Heartbreak at Others’ Triumph
During the time we started trying having a baby, three other women I knew got pregnant before me.
Each and every announcement was difficult to handle. Two were announced over social media, so I was able to privately cope with my jealousy while hitting the “like” button and tapping in my “congratulations!” to them.
The third (and last one) was announced in person and I was surrounded by a bunch of people. I made Ash leave early so I could cry over the whole thing at home. I think that particular announcement kicked my desire to try into a higher gear. I bought some ovulation tests and was more vigilant over the matter when we tried later that month.
Learning to Relax
Additionally, I started to relax more.
While actively trying to conceive, I followed the CDC recommendations of not drinking at all, watching what I ate, and taking all the prenatal vitamins I could. Because we were coming off of my self-imposed moratorium (no births for July and August!), I was already in some “bad” prenatal habits. Rather than reverting back into “don’t do all these things,” I just allowed myself to have fun. If I got pregnant I would stop immediately, but I was no longer letting it dictate all aspects of my life.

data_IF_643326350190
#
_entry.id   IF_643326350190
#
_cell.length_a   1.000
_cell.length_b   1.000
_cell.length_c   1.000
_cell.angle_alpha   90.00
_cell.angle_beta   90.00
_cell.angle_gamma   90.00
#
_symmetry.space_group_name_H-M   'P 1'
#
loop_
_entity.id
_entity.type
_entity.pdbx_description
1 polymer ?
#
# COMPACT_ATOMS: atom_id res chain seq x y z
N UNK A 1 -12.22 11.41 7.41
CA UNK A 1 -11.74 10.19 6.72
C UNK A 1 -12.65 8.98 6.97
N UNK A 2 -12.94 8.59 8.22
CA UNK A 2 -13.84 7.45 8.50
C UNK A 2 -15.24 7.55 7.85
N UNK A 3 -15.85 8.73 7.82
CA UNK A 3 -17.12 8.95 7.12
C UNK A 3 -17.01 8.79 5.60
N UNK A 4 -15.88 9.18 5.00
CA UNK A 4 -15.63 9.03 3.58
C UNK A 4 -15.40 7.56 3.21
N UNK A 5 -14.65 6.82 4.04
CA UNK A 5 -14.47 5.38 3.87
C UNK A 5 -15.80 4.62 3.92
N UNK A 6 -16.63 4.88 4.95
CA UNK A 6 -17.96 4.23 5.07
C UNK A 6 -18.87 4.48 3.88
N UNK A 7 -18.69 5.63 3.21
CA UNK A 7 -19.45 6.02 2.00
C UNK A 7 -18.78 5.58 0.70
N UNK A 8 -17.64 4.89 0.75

What this meant, though, is that I wasn’t stressing out over the whole thing. I would track my fertility and if we could make an effort, we would. I finally shifted into that attitude of “better luck next month.”
I was feeling more optimistic as we headed towards the end of the month. I wasn’t sure how long I could sustain this optimism, but I was willing to give it a try.
I Feel Weird
A month had passed since my attitude shift and I was invited to speak at a friend’s college class in the middle of January. We drove up for the weekend to spend time with them and after we settled in, our hosts wanted to take us to a local city for a walk and dinner.